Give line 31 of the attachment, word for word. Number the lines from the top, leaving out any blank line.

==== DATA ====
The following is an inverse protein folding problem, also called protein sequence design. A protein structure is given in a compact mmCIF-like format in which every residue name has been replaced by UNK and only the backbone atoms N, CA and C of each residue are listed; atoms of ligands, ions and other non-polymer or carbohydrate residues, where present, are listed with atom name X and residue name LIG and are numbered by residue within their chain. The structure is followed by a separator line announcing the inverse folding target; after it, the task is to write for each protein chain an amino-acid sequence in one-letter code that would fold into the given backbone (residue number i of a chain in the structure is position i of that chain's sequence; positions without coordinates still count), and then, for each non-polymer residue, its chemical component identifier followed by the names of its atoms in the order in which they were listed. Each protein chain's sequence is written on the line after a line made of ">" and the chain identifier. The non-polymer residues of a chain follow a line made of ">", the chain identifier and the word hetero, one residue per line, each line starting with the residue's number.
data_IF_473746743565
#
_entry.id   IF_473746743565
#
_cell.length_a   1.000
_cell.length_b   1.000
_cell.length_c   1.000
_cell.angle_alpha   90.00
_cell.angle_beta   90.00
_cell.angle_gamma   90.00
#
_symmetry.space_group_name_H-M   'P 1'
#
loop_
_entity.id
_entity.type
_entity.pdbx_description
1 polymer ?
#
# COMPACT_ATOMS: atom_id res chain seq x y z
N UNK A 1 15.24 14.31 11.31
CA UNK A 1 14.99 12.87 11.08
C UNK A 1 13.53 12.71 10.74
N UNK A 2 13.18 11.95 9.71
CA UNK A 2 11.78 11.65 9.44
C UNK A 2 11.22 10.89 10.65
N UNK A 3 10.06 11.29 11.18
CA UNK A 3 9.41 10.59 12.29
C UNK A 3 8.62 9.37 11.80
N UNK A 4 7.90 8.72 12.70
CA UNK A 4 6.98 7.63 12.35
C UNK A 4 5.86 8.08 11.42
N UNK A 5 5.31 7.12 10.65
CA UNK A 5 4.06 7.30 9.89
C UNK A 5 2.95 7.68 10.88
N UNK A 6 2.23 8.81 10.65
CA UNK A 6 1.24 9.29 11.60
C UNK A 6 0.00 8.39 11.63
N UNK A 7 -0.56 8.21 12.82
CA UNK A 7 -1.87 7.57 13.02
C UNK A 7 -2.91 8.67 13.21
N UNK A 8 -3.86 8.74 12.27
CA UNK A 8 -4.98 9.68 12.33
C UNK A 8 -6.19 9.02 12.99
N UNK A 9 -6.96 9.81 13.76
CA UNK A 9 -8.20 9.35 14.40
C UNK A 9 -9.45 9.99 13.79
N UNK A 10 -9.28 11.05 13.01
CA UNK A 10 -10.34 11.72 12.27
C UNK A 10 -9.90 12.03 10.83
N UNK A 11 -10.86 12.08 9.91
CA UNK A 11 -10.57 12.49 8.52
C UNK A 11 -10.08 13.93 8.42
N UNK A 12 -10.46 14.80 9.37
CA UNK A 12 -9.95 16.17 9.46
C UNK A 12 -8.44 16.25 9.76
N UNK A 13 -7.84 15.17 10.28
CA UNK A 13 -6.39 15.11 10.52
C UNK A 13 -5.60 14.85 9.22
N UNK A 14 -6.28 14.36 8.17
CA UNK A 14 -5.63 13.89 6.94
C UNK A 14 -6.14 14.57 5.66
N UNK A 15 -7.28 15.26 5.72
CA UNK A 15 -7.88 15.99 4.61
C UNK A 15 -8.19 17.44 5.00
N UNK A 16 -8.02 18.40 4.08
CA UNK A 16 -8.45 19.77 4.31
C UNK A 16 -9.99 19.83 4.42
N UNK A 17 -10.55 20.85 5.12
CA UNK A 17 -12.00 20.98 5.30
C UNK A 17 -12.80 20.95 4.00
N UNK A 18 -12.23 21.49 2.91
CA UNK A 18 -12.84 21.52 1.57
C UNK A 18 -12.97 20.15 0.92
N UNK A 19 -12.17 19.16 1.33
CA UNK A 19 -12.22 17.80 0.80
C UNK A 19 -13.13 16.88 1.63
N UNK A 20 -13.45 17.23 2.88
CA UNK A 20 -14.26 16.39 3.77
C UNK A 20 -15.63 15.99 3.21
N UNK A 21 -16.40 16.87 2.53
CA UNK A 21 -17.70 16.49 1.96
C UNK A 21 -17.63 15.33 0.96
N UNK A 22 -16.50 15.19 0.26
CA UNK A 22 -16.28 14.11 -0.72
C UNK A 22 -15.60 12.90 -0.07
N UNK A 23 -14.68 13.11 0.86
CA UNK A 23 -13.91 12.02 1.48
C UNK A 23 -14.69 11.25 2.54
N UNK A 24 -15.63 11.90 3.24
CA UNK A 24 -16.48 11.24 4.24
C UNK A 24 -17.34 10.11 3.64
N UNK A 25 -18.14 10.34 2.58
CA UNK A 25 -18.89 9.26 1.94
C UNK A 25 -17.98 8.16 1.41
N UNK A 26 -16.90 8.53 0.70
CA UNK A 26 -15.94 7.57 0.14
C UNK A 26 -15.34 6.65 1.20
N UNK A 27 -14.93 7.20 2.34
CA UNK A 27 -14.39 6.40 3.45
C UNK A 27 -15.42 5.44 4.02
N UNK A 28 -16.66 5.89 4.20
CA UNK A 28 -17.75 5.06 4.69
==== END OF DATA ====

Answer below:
N UNK A 4 7.90 8.72 12.70